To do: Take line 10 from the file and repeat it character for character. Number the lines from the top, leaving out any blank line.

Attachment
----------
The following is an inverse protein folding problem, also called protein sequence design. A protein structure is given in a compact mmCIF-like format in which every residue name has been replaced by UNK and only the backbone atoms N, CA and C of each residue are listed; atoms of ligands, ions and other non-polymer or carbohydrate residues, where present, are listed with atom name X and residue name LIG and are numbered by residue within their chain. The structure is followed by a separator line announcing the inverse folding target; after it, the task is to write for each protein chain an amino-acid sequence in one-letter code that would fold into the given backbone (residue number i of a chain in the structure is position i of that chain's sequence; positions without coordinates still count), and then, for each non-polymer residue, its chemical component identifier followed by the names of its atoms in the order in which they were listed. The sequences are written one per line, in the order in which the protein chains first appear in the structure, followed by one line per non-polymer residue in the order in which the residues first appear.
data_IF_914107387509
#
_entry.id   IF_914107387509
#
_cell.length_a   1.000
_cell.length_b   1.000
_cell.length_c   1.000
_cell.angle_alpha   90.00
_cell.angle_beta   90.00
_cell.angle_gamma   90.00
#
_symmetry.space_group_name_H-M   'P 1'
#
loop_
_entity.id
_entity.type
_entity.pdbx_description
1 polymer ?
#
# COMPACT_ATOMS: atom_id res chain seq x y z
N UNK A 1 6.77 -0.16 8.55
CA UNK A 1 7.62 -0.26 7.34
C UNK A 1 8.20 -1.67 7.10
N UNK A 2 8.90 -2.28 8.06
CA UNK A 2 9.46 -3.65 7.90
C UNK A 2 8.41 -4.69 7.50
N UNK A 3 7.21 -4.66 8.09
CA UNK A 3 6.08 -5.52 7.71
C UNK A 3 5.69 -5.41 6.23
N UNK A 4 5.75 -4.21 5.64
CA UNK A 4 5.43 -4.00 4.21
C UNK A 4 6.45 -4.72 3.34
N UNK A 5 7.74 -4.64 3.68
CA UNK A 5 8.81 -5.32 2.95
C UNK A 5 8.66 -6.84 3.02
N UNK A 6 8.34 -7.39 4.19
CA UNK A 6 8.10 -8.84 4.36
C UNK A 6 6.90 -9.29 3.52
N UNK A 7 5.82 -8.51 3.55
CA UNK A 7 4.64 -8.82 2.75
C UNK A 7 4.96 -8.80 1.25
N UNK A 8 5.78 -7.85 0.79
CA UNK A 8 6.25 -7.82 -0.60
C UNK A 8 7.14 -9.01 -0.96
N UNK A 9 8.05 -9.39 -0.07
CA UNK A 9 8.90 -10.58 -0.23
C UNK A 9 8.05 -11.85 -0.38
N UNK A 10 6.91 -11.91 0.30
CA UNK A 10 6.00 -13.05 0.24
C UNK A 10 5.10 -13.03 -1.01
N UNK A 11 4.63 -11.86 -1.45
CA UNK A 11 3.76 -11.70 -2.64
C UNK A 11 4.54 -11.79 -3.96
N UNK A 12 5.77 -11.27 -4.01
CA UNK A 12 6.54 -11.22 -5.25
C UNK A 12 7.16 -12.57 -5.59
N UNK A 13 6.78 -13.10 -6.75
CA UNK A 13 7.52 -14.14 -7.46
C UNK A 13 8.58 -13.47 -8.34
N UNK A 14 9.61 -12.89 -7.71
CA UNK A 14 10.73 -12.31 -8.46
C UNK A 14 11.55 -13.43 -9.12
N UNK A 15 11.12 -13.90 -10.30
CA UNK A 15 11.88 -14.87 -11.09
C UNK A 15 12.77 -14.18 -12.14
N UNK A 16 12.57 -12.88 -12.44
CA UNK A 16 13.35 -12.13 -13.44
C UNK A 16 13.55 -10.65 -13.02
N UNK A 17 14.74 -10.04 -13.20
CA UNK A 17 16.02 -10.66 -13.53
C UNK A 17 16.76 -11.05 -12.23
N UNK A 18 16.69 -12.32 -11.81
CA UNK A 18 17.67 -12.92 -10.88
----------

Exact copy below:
_cell.angle_beta   90.00